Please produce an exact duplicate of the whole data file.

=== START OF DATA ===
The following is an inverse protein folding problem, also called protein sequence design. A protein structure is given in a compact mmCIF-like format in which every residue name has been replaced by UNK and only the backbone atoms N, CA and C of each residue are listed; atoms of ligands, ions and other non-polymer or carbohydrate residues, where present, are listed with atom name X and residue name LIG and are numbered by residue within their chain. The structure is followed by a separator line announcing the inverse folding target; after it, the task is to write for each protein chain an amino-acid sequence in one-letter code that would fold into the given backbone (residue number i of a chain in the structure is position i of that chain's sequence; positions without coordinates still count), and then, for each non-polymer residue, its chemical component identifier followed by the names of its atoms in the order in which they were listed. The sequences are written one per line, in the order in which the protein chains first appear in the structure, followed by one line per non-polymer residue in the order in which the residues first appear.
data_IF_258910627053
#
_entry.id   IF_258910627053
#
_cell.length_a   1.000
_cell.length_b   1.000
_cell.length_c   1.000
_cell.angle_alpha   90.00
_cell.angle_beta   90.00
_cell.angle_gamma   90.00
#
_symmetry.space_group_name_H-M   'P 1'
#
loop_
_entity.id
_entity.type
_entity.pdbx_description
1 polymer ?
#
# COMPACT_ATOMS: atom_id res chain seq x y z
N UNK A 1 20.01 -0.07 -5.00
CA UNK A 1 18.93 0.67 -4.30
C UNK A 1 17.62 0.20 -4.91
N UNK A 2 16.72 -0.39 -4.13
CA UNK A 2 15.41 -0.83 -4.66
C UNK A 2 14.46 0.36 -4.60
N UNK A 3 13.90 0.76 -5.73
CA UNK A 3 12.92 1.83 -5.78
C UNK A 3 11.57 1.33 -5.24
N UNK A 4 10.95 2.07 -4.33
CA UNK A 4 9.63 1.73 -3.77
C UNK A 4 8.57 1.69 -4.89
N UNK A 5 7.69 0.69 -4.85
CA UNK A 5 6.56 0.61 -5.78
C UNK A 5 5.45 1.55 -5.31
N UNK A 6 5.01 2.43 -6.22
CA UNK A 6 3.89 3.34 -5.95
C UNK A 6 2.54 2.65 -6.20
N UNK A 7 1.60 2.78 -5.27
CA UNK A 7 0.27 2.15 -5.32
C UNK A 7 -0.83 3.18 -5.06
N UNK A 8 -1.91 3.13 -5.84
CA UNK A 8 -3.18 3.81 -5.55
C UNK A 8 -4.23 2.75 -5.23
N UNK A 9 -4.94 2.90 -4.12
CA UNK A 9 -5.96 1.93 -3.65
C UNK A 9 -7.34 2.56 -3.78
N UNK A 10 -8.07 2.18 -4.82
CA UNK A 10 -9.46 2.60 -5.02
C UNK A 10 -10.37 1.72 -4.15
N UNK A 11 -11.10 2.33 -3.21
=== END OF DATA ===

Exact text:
The following is an inverse protein folding problem, also called protein sequence design. A protein structure is given in a compact mmCIF-like format in which every residue name has been replaced by UNK and only the backbone atoms N, CA and C of each residue are listed; atoms of ligands, ions and other non-polymer or carbohydrate residues, where present, are listed with atom name X and residue name LIG and are numbered by residue within their chain. The structure is followed by a separator line announcing the inverse folding target; after it, the task is to write for each protein chain an amino-acid sequence in one-letter code that would fold into the given backbone (residue number i of a chain in the structure is position i of that chain's sequence; positions without coordinates still count), and then, for each non-polymer residue, its chemical component identifier followed by the names of its atoms in the order in which they were listed. The sequences are written one per line, in the order in which the protein chains first appear in the structure, followed by one line per non-polymer residue in the order in which the residues first appear.
data_IF_258910627053
#
_entry.id   IF_258910627053
#
_cell.length_a   1.000
_cell.length_b   1.000
_cell.length_c   1.000
_cell.angle_alpha   90.00
_cell.angle_beta   90.00
_cell.angle_gamma   90.00
#
_symmetry.space_group_name_H-M   'P 1'
#
loop_
_entity.id
_entity.type
_entity.pdbx_description
1 polymer ?
#
# COMPACT_ATOMS: atom_id res chain seq x y z
N UNK A 1 20.01 -0.07 -5.00
CA UNK A 1 18.93 0.67 -4.30
C UNK A 1 17.62 0.20 -4.91
N UNK A 2 16.72 -0.39 -4.13
CA UNK A 2 15.41 -0.83 -4.66
C UNK A 2 14.46 0.36 -4.60
N UNK A 3 13.90 0.76 -5.73
CA UNK A 3 12.92 1.83 -5.78
C UNK A 3 11.57 1.33 -5.24
N UNK A 4 10.95 2.07 -4.33
CA UNK A 4 9.63 1.73 -3.77
C UNK A 4 8.57 1.69 -4.89
N UNK A 5 7.69 0.69 -4.85
CA UNK A 5 6.56 0.61 -5.78
C UNK A 5 5.45 1.55 -5.31
N UNK A 6 5.01 2.43 -6.22
CA UNK A 6 3.89 3.34 -5.95
C UNK A 6 2.54 2.65 -6.20
N UNK A 7 1.60 2.78 -5.27
CA UNK A 7 0.27 2.15 -5.32
C UNK A 7 -0.83 3.18 -5.06
N UNK A 8 -1.91 3.13 -5.84
CA UNK A 8 -3.18 3.81 -5.55
C UNK A 8 -4.23 2.75 -5.23
N UNK A 9 -4.94 2.90 -4.12
CA UNK A 9 -5.96 1.93 -3.65
C UNK A 9 -7.34 2.56 -3.78
N UNK A 10 -8.07 2.18 -4.82
CA UNK A 10 -9.46 2.60 -5.02
C UNK A 10 -10.37 1.72 -4.15
N UNK A 11 -11.10 2.33 -3.21